By Mara Rudolph
(Originally published in the Summer 2012-13 issue of the Cal Sports Quarterly.)
Strolling across campus in a flowing tank top, high-waisted cutoff shorts and a pair of Chuck Taylors with her long, blond locks falling from a hippie headband across her forehead, Britt Vonk looks less like a softball player and more like she came straight out of a late-1960s Berkeley postcard. It’s easier to imagine her lying in the sun on Memorial Glade reading a book than picture her speeding along the base paths around a softball diamond.
The Netherlands transplant moved halfway across the world for her athletic scholarship after turning heads in Europe for her impressive performances with her club team and the 2008 Dutch Olympic squad. Instead of meeting Berkeley’s eccentricities with culture shock, she welcomed them. It was perfect fit when you consider that Vonk’s journey has been less about “finding herself,” and more about embracing it.
“There are so many different types of people here,” Vonk said. “It was very different, very new, and I liked it from the beginning. I’ve always been free-spirited, but it grew more when I got here. I’ve met so many new people – so many great people – that are on the same page and feel the same way about having a free spirit and inner peace. Berkeley’s the perfect place.”
Vonk loves the surrounding nature, which is perfect for meditating, and especially loves meeting new people at area food-truck gatherings.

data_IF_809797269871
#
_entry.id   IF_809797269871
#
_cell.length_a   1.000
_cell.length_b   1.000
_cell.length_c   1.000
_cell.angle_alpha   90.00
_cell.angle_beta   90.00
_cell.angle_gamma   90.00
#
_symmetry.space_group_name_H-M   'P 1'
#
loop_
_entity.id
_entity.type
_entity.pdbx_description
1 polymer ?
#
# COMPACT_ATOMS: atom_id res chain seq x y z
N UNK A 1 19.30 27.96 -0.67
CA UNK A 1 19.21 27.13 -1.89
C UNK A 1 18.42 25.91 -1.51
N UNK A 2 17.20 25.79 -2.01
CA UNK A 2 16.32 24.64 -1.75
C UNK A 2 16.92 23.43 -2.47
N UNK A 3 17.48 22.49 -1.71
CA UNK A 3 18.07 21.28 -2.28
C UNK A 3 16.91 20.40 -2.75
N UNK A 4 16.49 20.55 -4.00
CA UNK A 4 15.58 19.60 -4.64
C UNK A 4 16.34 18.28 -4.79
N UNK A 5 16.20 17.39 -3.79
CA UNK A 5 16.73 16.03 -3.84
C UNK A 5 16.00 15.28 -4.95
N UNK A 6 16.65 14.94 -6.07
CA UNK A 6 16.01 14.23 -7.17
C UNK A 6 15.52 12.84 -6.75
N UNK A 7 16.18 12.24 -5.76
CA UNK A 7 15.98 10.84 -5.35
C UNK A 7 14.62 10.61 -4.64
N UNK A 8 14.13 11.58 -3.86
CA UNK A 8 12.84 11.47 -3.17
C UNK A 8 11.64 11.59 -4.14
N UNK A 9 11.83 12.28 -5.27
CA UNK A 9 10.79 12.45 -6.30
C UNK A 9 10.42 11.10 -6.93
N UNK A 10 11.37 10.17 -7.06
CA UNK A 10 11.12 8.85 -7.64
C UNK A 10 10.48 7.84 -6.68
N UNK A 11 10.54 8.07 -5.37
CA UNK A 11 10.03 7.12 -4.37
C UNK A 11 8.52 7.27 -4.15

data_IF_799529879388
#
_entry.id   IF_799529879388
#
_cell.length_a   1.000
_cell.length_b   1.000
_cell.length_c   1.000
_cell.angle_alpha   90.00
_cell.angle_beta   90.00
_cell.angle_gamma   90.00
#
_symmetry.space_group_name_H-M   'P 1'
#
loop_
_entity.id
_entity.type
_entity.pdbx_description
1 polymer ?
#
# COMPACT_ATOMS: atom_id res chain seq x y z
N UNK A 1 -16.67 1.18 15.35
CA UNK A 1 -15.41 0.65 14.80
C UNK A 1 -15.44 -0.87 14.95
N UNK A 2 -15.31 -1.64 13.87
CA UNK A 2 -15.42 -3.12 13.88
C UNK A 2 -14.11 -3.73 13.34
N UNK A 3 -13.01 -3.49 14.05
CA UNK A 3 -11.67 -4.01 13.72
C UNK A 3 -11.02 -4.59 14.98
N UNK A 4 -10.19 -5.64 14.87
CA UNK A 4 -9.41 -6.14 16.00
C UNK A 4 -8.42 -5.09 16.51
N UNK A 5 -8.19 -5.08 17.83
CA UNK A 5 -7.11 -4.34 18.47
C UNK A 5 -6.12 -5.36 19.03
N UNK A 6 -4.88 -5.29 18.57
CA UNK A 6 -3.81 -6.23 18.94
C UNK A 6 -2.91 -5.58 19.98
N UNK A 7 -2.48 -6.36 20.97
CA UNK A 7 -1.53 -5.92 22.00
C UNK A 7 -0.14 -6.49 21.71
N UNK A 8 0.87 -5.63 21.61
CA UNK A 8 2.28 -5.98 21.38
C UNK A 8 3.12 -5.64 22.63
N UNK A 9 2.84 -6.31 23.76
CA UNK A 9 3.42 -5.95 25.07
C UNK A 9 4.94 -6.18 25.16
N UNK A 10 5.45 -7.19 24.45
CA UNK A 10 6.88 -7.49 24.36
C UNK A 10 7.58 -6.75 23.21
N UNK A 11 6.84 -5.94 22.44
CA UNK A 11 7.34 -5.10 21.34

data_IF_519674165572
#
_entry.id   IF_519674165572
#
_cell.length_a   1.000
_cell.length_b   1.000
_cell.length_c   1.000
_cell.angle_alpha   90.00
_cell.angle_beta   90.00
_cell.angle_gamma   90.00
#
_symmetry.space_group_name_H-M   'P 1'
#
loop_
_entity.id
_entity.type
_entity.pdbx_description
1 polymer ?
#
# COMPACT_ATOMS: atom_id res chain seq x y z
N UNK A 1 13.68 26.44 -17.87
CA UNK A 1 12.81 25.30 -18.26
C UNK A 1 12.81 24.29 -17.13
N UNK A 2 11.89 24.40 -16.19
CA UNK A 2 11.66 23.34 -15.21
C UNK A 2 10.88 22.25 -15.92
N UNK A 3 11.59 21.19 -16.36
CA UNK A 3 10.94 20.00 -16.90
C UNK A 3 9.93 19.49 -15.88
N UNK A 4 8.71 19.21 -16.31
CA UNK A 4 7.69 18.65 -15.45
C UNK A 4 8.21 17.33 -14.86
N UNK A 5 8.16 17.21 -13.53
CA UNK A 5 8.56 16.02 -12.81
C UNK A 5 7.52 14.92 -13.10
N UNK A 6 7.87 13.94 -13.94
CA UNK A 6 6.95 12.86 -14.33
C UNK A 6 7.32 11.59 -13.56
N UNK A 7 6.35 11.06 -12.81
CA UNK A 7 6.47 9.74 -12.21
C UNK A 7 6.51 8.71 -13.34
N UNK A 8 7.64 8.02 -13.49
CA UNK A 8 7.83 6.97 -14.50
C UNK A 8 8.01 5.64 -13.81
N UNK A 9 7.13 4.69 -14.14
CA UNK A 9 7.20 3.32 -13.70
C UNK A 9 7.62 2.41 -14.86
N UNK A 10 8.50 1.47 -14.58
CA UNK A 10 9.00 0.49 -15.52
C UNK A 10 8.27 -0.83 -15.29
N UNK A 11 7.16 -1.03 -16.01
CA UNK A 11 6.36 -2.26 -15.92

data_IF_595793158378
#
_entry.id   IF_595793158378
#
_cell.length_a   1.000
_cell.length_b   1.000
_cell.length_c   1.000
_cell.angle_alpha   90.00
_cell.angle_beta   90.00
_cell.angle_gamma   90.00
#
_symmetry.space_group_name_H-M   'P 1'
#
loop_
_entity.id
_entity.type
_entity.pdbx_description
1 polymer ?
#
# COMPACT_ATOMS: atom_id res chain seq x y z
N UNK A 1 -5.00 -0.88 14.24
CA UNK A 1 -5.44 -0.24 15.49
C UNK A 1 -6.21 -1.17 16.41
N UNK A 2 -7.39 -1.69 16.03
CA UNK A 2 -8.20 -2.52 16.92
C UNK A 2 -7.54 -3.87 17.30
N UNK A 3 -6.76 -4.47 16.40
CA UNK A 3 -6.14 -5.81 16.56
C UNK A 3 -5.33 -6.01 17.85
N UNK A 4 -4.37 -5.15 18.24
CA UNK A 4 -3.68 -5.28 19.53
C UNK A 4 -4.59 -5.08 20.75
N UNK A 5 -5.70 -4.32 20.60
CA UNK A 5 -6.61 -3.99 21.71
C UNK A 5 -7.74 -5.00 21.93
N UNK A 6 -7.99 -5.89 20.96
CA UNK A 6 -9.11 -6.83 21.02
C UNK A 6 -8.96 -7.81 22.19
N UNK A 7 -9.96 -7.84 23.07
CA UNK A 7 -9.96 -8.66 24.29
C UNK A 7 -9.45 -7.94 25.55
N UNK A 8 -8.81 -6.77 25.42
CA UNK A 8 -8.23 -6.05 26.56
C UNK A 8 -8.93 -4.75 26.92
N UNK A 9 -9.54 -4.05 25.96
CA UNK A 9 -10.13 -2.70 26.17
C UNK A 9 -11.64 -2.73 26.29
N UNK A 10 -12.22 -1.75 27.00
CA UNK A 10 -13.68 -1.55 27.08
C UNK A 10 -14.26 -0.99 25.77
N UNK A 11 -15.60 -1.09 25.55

“It’s something that reminds me of home,” Vonk said. “There’s a bunch of people that I don’t even know, and we all come together and eat food. Everyone is welcome.”
Now preparing for her senior year, Vonk has settled in to her American home and gets to play the sport that she describes as her life every day while getting a world-class education. But it didn’t always seem that Vonk would be able to play softball and attend a university simultaneously. It took a journey from Holland to the U.S. and China to make it happen.
Vonk’s global expedition began at age 10, when she tagged along to a friend’s softball practice with the Tex Town Tigers in her hometown of Enschede, a city nearly 100 miles from Amsterdam on the German border. Growing up, Vonk’s life was surrounded with sports. Her father, Theo, was a professional soccer player and is now a head coach; her mother, Tanja, was a professional water polo player; and her brother, Kaj, and two half-brothers played soccer.
“My parents never pushed me into a sport, they just allowed me to pursue whatever I wanted to do,” Vonk said.
Softball caught on, as did track & field in high school. But unlike the American youth sport culture, sports weren’t included in Vonk’s daily curriculum.
“Here in the U.S., you play so many different sports in school,” Vonk said. “Back home, the school system is very different. We don’t include sports in school, so I used to go to school and then play for my club team in my spare time. It was always kind of a struggle because I was playing at a pretty high level, sometimes traveling, and they didn’t have a combination of both. They treated me the same as every other student while I put so much other time into sports.”
By 2006, Vonk was playing with the Dutch Junior Team. She loved softball, and when she heard about combining school and sports as student-athlete in the United States, she was excited but unsure if it was an option for her. She only knew of a handful of Dutch players who were recruited by American universities.
“When I look at all of my teammates here, they had probably already committed when I was just learning about the possibility of being a collegiate athlete,” Vonk said. “It wasn’t something I had dreamed about my whole life. It was something I wanted to do but didn’t know if it was possible for me.”